Preliminary structure–activity relationship studies of hits from the library of 1a indicated that cyclohexyl and diethylamino groups at the 2- and 6-positions, respectively, were critically important for antibacterial activity (Figure 2). Accordingly, another library of 1 (1-G: 238 compounds) was synthesized with different dialkylamino substituents at the 6-position, but retaining the cyclohexyl group at the 2-position using the procedures similar to those for the synthesis of the libraries of 1a and 2 (Scheme 1). (See Supporting Information for the detailed experimental procedures, structures of the intermediates and library.)
Based on the MABA screening (single point assay in triplicates), 54 compounds were identified as hits, which inhibited the cell growth with MIC values of 5 μg/mL or less. Among the 54 hits, resynthesized pure 1b-G1 and 1b-G2 showed MIC99 values of 0.39 μg/mL (1.0 μM) and 1.56 μg/mL (3.7 μM), respectively (Table 1). It should be noted that all 11 pure lead compounds do not show appreciable cytotoxicity (IC50 >200 μM) against Vero cells (Table 1).
Five lead compounds, 1a-G4, 1a-G7, 1b-G1,1b-G2 and 2b-1, were also assayed for their activities against clinical isolates of Mtb strains W210 (drug-sensitive),26 NHN20 (drug-sensitive),26 NHN335-2 (isoniazide-resistant; KasA G269S mutation),27 NHN382 (isoniazide-resistant; Kat G S315t mutation)26 and TN587 (isoniazide-resistant; KatG 3315T mutation),26 which showed no difference between the drug-sensitive and drug-resistant strains, as anticipated, exhibiting excellent MIC values in the range of 0.39-1.56 μg/mL (1-4.6 μM). These compounds have been advanced to the in vivo rapid model assay in mice.
FtsZ polymerization assay28 was carried out to validate the hypothesis that these lead compounds exhibit antibacterial activity by interacting with FtsZ. Three benzimidazoles, selected from the 11 lead compounds shown in Table 1, have been evaluated for their ability to inhibit the polymerization of the wild-type FtsZ. 1a-G1 (MIC 7.9 μM) inhibited FtsZ polymerization in a dose-dependent manner and ca. 80% inhibition was achieved at 10 μM concentration (FtsZ concentration = 15 μM) (Figure 3a). A similar result was obtained for 1a-G7 (MIC 2 μM) (Figure 3b). 1a-G1 and 1a-G7 inhibited FtsZ polymerization with IC50 values of 6.21 μM and 7.69 μM, respectively. 1a-G4 (MIC 4.2 μM), showed ca. 45% inhibition at 10 μM concentration (Figure 3c).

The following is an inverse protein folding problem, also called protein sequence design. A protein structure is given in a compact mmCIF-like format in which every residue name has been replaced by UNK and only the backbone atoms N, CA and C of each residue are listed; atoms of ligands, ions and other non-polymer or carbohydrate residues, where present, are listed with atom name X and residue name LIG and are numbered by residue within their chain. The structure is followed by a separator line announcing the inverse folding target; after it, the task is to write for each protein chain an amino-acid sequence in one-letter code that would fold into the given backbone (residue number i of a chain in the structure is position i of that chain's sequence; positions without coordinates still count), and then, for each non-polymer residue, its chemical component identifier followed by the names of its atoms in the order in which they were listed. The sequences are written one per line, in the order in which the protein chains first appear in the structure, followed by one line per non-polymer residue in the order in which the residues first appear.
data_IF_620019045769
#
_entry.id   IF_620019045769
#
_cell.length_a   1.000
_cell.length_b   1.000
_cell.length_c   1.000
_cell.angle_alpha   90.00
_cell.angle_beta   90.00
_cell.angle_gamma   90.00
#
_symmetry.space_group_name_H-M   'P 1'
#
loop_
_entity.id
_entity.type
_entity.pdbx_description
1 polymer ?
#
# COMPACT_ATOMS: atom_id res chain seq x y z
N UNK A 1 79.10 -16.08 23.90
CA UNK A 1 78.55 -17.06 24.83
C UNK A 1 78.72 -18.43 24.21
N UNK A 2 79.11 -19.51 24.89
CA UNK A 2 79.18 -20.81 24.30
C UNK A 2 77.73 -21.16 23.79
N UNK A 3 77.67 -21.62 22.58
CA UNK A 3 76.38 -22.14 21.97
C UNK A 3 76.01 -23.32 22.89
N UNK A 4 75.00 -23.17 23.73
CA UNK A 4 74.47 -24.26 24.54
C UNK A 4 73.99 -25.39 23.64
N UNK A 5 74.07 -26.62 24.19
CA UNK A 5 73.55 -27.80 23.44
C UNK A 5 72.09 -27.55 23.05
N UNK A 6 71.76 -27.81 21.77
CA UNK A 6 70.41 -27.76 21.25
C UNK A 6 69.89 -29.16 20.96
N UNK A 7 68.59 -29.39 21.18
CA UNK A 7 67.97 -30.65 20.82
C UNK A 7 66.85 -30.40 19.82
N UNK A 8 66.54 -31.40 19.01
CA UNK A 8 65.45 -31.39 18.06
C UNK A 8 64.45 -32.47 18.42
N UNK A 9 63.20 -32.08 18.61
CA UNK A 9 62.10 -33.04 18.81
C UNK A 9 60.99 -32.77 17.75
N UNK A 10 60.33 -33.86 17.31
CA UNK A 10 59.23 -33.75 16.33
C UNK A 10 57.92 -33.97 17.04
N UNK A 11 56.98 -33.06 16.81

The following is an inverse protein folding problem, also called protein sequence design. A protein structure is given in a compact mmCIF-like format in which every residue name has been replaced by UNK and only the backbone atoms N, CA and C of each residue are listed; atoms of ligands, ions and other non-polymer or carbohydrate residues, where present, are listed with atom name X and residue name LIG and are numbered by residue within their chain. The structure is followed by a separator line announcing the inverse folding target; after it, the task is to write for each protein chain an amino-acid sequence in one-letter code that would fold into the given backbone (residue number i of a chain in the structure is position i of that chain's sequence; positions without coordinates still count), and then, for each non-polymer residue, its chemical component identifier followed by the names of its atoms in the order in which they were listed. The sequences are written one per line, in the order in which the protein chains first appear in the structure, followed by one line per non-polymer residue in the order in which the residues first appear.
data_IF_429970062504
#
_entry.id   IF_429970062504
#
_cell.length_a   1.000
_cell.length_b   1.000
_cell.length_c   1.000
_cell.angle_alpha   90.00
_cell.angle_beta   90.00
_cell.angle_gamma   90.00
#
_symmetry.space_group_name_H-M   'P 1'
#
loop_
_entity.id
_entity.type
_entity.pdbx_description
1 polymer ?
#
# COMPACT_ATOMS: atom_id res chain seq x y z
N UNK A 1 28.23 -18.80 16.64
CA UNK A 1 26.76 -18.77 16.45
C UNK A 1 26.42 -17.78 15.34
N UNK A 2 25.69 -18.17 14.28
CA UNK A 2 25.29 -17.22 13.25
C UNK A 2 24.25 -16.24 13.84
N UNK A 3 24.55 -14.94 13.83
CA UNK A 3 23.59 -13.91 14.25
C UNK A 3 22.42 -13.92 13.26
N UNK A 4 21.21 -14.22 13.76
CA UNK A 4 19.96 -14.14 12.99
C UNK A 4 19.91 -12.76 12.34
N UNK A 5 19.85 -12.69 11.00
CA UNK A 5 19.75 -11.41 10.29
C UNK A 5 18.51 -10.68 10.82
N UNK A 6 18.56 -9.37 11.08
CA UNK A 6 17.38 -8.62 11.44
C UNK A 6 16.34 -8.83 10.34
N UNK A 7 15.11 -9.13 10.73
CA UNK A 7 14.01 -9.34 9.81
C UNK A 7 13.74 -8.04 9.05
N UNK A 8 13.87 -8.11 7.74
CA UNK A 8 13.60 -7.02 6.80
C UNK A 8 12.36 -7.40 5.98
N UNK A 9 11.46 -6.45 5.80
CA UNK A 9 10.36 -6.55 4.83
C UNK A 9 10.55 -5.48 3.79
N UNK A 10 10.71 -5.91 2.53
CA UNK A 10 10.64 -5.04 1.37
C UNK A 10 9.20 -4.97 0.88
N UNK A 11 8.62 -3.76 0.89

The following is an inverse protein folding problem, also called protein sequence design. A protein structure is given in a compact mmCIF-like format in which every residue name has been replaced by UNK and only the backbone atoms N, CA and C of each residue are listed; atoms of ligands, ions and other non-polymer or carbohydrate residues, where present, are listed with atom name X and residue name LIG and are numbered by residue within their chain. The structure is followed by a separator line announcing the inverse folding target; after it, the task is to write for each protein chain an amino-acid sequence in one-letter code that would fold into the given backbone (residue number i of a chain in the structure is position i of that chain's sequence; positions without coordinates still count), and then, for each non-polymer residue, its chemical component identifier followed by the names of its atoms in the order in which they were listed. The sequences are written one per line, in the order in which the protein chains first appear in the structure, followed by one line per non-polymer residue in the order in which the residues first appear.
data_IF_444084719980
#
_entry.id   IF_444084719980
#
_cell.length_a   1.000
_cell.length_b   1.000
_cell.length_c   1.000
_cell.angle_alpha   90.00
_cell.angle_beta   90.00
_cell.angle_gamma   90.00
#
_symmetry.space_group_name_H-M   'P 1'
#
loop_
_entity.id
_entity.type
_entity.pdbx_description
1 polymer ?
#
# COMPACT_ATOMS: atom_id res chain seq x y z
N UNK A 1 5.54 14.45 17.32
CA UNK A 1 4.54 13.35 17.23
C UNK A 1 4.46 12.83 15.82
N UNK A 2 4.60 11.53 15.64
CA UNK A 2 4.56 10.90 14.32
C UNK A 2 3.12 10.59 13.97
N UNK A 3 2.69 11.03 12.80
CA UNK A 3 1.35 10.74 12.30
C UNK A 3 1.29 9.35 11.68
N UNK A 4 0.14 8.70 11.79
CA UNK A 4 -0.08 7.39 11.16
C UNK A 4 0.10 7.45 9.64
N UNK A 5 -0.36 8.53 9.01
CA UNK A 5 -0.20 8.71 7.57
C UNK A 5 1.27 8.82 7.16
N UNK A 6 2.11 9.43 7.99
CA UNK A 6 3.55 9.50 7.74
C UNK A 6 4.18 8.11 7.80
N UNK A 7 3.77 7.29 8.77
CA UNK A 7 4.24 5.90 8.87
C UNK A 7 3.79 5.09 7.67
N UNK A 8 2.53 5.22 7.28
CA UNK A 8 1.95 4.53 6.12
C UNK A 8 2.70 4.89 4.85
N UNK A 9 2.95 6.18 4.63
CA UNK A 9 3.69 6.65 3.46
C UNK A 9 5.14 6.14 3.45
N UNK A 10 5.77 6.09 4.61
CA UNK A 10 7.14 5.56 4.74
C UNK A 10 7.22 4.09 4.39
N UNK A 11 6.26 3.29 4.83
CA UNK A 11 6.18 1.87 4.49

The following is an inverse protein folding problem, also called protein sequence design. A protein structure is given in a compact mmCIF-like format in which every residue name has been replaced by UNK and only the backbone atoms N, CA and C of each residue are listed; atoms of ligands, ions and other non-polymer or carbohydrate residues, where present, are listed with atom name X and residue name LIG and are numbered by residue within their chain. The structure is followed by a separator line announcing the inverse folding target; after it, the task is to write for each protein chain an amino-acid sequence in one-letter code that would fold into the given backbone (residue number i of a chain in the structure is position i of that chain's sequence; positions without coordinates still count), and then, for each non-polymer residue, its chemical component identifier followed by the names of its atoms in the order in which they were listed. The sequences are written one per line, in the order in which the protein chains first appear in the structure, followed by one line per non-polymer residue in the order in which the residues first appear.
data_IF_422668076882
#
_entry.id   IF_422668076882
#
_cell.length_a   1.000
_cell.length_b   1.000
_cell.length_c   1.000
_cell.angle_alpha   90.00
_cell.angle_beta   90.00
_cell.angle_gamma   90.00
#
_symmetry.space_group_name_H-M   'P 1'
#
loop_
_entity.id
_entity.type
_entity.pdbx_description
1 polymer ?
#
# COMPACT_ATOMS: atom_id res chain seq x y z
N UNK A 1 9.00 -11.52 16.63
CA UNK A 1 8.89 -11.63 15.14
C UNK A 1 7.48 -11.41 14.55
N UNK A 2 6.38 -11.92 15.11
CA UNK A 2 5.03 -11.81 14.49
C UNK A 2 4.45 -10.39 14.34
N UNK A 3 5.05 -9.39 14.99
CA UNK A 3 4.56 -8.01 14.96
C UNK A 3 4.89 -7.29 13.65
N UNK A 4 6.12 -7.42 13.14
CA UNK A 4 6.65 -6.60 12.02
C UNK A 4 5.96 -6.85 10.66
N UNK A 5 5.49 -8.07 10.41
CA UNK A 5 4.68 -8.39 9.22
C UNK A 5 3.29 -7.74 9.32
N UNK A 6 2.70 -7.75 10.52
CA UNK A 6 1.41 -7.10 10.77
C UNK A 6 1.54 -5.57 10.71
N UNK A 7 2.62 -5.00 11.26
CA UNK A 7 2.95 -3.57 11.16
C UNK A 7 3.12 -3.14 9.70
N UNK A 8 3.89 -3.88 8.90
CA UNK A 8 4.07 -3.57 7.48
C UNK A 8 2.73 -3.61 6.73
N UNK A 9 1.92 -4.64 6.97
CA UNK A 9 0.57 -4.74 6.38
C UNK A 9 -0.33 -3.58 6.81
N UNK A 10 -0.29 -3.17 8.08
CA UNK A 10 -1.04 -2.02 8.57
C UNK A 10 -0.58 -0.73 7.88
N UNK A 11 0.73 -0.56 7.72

The assembly and disassembly of FtsZ protein has been shown to be GTP dependent. Since FtsZ has GTPase activity, the Malachite Green assay29 was performed to monitor the amount of inorganic phosphate (Pi) released upon treatment of Mtb FtsZ with two lead compounds, 1a-G4 and 1a-G7. On treatment of Mtb FtsZ with these two compounds, an enhancement in GTPase activity was observed (Figure 4). This unique behavior is analogous to the effect that curcumin exhibited on recombinant E.coli FtsZ.28 Enhancement in the GTPase activity together with the fact that these compounds inhibit polymerization of Mtb FtsZ (Figure 3) leads us to conclude that the increased GTPase activity causes the instability of Mtb FtsZ polymer. As a result of the instability, Mtb FtsZ is unable to polymerize normally, leading to the efficient inhibition of the formation of sizable Mtb FtsZ polymers and filaments.